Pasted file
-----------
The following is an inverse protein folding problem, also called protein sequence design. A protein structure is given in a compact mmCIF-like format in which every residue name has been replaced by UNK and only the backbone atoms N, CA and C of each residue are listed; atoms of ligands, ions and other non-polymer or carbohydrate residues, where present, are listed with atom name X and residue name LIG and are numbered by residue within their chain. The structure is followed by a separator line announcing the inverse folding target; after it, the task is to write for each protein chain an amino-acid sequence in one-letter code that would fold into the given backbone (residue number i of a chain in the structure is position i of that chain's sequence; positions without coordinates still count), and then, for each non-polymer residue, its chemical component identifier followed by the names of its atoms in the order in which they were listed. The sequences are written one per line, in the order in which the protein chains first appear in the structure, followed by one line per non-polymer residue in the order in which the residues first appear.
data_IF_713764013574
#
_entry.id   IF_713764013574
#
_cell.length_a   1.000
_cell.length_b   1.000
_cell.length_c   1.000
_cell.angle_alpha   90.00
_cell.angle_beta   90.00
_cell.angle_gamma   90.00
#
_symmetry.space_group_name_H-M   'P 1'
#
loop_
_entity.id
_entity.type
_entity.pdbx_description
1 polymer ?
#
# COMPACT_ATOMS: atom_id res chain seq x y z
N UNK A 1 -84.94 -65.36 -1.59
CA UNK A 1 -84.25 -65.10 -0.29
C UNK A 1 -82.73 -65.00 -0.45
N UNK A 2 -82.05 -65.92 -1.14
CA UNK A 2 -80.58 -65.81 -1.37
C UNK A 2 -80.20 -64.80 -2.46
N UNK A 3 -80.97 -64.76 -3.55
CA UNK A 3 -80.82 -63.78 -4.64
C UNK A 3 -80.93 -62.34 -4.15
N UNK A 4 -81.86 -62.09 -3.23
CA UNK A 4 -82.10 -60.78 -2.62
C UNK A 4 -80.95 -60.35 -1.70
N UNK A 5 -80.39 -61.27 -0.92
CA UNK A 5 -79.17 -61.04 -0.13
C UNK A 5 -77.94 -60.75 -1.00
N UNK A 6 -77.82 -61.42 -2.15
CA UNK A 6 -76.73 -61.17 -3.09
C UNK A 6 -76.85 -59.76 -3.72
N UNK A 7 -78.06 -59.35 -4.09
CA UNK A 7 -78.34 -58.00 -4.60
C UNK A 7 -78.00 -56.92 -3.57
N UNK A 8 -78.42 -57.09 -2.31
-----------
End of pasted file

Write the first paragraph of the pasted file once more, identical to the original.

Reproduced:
The following is an inverse protein folding problem, also called protein sequence design. A protein structure is given in a compact mmCIF-like format in which every residue name has been replaced by UNK and only the backbone atoms N, CA and C of each residue are listed; atoms of ligands, ions and other non-polymer or carbohydrate residues, where present, are listed with atom name X and residue name LIG and are numbered by residue within their chain. The structure is followed by a separator line announcing the inverse folding target; after it, the task is to write for each protein chain an amino-acid sequence in one-letter code that would fold into the given backbone (residue number i of a chain in the structure is position i of that chain's sequence; positions without coordinates still count), and then, for each non-polymer residue, its chemical component identifier followed by the names of its atoms in the order in which they were listed. The sequences are written one per line, in the order in which the protein chains first appear in the structure, followed by one line per non-polymer residue in the order in which the residues first appear.